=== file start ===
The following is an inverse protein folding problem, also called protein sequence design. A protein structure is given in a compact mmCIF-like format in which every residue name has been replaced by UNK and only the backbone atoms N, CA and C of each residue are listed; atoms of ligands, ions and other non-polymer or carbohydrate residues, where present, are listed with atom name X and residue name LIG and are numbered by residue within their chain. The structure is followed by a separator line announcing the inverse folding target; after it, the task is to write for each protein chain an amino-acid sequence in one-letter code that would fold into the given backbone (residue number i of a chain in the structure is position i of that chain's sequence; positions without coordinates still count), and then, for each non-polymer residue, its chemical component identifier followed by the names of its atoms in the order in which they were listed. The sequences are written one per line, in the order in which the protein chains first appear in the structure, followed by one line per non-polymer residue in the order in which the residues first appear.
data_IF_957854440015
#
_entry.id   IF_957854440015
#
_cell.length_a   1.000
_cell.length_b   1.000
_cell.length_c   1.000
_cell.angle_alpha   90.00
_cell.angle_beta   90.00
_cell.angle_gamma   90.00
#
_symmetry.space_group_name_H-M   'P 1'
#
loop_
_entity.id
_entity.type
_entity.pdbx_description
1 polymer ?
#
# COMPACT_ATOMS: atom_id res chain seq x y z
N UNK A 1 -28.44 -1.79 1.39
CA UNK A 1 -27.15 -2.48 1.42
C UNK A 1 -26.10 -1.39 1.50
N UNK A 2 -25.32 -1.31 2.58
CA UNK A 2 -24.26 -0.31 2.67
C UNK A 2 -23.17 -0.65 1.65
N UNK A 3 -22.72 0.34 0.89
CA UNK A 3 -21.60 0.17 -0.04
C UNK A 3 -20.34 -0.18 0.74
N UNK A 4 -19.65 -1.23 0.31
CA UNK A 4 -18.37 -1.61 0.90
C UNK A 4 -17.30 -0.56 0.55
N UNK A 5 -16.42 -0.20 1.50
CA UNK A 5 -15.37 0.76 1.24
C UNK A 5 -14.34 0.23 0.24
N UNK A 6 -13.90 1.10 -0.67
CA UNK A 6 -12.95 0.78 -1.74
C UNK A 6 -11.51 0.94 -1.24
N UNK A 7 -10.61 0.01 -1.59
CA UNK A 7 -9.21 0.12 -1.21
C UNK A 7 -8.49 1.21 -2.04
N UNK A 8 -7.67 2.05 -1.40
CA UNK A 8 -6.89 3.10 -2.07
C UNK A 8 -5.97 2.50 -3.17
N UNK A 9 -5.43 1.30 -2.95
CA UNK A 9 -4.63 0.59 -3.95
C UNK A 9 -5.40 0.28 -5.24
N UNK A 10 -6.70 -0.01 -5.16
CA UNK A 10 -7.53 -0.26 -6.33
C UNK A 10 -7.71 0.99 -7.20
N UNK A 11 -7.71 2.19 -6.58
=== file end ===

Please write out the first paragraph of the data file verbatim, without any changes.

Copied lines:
The following is an inverse protein folding problem, also called protein sequence design. A protein structure is given in a compact mmCIF-like format in which every residue name has been replaced by UNK and only the backbone atoms N, CA and C of each residue are listed; atoms of ligands, ions and other non-polymer or carbohydrate residues, where present, are listed with atom name X and residue name LIG and are numbered by residue within their chain. The structure is followed by a separator line announcing the inverse folding target; after it, the task is to write for each protein chain an amino-acid sequence in one-letter code that would fold into the given backbone (residue number i of a chain in the structure is position i of that chain's sequence; positions without coordinates still count), and then, for each non-polymer residue, its chemical component identifier followed by the names of its atoms in the order in which they were listed. The sequences are written one per line, in the order in which the protein chains first appear in the structure, followed by one line per non-polymer residue in the order in which the residues first appear.